Americans devour books that say we’ve never been lonelier or more disconnected. The Lonely Crowd, The Fall of Public Man, and The Pursuit of Loneliness rank among the best-selling sociology texts in history. In recent years, Bowling Alone and Alone Together won significant attention and generated widespread debate. Often, these books lament the loss of a Golden Age when Americans had better marriages, stronger communities, safer streets, and greater happiness. They warn that we’ve grown dangerously isolated, and after we read them we return to our friends, families, and colleagues to discuss why we no longer spend time together.
In this month’s Atlantic cover story, “Is Facebook Making Us Lonely?” the novelist Stephen Marche offers an unusually extreme claim about the state of our disunion: “[W]e suffer from unprecedented alienation,” he writes. “We have never been more detached from one another, or lonelier. In a world consumed by ever more novel modes of socializing, we have less and less actual society. We live in an accelerating contradiction: The more connected we become, the lonelier we are.”
Articles about American alienation may well feel true to those who long for simpler, happier times, but they’re built on fables and fantasies. In fact, there’s zero evidence that we’re more detached or lonely than ever. But since the Atlantic story is already becoming popular and influential, with columnists and commentators citing it as evidence that the Internet is tearing us apart, it's worth showing how it manufactures the myth that we’re lonelier than we’ve ever been.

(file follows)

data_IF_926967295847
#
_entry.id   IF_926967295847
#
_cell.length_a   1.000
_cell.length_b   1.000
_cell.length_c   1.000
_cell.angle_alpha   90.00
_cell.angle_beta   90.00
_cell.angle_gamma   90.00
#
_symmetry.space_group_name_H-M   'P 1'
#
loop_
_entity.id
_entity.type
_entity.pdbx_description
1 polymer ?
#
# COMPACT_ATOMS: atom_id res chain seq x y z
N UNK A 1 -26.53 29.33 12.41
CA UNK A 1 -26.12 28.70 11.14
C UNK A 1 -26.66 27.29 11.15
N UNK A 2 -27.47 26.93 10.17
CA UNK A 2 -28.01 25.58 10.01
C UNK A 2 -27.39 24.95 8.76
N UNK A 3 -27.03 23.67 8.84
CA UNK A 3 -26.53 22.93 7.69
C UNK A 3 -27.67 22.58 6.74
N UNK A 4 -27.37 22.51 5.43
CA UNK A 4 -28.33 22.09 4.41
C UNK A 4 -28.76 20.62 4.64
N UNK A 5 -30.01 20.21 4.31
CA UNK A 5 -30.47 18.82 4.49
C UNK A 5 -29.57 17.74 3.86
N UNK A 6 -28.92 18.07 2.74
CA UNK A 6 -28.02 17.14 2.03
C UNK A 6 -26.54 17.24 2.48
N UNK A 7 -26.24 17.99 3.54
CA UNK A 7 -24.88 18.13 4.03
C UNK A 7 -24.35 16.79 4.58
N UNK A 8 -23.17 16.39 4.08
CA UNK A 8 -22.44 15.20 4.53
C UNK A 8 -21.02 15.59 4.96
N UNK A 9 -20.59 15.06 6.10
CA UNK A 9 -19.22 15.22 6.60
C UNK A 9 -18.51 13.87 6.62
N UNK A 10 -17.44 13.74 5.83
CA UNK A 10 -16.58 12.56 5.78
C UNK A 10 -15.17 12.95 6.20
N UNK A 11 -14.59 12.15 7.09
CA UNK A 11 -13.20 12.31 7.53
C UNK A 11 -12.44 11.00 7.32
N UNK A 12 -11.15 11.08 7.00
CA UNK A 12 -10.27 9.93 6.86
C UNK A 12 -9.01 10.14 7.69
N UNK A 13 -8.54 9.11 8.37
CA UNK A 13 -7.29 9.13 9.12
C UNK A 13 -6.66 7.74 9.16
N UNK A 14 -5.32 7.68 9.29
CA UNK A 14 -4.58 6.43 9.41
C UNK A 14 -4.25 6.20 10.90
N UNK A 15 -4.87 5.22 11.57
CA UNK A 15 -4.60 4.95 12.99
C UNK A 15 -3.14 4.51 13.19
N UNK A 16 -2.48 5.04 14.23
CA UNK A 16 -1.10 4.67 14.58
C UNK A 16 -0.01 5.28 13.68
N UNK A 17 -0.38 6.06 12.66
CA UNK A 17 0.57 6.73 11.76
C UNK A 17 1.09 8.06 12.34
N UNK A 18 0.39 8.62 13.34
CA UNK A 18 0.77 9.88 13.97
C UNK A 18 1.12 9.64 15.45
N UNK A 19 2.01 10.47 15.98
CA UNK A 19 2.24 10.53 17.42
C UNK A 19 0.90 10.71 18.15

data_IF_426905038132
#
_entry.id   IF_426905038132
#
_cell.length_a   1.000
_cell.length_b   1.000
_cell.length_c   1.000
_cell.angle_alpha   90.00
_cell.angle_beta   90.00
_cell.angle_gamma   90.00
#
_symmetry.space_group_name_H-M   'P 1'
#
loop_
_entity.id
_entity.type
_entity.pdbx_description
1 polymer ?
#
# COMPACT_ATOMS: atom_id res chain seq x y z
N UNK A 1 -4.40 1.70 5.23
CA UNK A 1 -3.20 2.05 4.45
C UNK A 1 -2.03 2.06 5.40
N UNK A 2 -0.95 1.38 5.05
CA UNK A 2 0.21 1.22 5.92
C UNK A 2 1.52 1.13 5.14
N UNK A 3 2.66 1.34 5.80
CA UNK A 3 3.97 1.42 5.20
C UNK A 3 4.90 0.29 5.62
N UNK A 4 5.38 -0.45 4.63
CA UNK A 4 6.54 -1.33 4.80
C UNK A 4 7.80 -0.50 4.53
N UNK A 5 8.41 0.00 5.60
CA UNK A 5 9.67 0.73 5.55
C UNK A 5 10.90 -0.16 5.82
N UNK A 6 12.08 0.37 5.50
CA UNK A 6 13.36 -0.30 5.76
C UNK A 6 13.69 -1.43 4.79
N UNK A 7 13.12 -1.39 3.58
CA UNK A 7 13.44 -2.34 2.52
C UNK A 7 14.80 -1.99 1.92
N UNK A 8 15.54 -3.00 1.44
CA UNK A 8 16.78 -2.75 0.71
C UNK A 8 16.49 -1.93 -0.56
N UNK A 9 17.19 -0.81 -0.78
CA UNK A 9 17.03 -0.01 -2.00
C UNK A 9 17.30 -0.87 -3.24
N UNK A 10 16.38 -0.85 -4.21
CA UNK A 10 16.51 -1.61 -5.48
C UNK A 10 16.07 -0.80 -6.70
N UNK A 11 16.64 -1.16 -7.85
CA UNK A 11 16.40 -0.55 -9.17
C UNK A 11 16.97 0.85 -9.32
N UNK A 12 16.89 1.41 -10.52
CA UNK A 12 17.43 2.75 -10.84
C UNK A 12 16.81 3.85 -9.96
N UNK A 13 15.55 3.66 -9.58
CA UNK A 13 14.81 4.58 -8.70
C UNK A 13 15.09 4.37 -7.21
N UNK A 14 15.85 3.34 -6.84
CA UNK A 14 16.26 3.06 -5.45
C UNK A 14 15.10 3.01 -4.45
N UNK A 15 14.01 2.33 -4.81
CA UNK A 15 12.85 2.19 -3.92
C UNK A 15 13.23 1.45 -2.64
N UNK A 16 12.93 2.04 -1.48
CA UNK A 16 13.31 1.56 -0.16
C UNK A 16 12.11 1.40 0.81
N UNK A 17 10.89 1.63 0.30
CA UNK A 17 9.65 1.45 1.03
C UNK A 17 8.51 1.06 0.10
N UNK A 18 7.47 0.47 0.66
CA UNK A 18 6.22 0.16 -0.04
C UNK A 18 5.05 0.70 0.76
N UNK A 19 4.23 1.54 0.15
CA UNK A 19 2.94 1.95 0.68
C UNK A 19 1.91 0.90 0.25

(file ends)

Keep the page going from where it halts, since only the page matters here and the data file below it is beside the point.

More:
The article opens with the tale of Yvette Vickers, an elderly former Playboy playmate and B-movie actress who died alone in Los Angeles and wasn’t discovered until her body had “mummified.” Her death, Marche reports, is the symbol of our atomized age. It's a good story, poetically told, and it's powerful enough to distract us from a fundamental flaw with the essay: It offers nothing to support its thesis that “we have never been lonelier.” The closest it comes is a sentence reporting that an AARP study published in 2010 found a dramatic rise in chronic loneliness among adults older than 45 (but not among the younger cohort most likely to use Facebook), and a vague claim that “various studies have shown loneliness rising drastically over a very short period of recent history.” Sorry, this is nowhere near sufficient to establish Marche’s grand claims.
Marche also draws heavily on the work of John Cacioppo, a University of Chicago psychologist whom he calls “the world’s leading expert on loneliness.” (I agree.) He quotes from Loneliness, where Cacioppo writes that “Forming connections with pets or online friends or even God is a noble attempt by an obligatorily gregarious creature to satisfy a compelling need,” and that “surrogates can never make up completely for the absence of the real thing ” But for most of us, Facebook friends are supplements, not surrogates, to our social lives. Neither Cacioppo nor others who do research on loneliness believe that people expect online contacts to “make up completely for the absence of the real thing.”